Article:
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Forest management and water in the United States [Chapter 13]Author(s): Daniel G. Neary
Source: IHP - VIII / Technical Document No. 37. Paris, France: United Nations Educational, Scientific, and Cultural Organization (UNESCO), International Hydrological Program. p. 181-203.
Publication Series: Miscellaneous
Station: Rocky Mountain Research Station
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DescriptionThis chapter outlines a brief history of the United States native forests and forest plantations. It describes the past and current natural and plantation forest distribution (map, area, main species), as well as main products produced (timber, pulp, furniture, etc.). Integrated into this discussion is a characterization of the water resources of the United States and the importance of forests for water uses. The chapter presents a review of the most extensive body of research on the relationships of water and forests that has been produced world-wide. Finally, the chapter concludes with a discussion of key forest and water issues, the principal one being a combination of water shortages and excess brought on by a changing climate and human population increases in vulnerable landscapes.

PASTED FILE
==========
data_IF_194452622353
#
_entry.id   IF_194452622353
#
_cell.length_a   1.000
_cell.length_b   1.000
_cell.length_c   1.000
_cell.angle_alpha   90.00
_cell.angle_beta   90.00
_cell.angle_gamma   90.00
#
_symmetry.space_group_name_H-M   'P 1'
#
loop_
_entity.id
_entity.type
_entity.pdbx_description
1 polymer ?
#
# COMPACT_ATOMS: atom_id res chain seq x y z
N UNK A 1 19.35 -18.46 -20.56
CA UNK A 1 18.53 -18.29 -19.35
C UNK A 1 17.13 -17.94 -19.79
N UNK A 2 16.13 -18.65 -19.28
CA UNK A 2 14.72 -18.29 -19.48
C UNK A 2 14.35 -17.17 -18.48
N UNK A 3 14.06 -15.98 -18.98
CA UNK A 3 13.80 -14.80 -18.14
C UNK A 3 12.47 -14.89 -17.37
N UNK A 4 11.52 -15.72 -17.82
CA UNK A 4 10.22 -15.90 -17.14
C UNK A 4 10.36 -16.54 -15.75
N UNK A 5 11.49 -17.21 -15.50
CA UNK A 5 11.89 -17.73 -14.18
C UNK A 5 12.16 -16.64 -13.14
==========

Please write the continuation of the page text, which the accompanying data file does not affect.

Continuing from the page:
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CitationNeary, Daniel G. 2017. Forest management and water in the United States [Chapter 13]. In: Garcia-Chevesich, Pablo A.; Neary, Daniel G.; Scott, David F.; Benyon, Teresa Reyna, eds. Forest management and the impact on water resources: A review of 13 countries. IHP - VIII / Technical Document No. 37. Paris, France: United Nations Educational, Scientific, and Cultural Organization (UNESCO), International Hydrological Program. p. 181-203.
Keywordsforest management, water resources, climate change, case studies
- Using a decision support system to estimate departures of present forest landscape patterns from historical reference conditionan example from the inland Northwest region of the United States.
- Climate change, human communities, and forests in rural, urban, and wildland-urban interface environments
- Wildland fire: Impacts on forest, woodland, and grassland ecological processes [Chapter 3]
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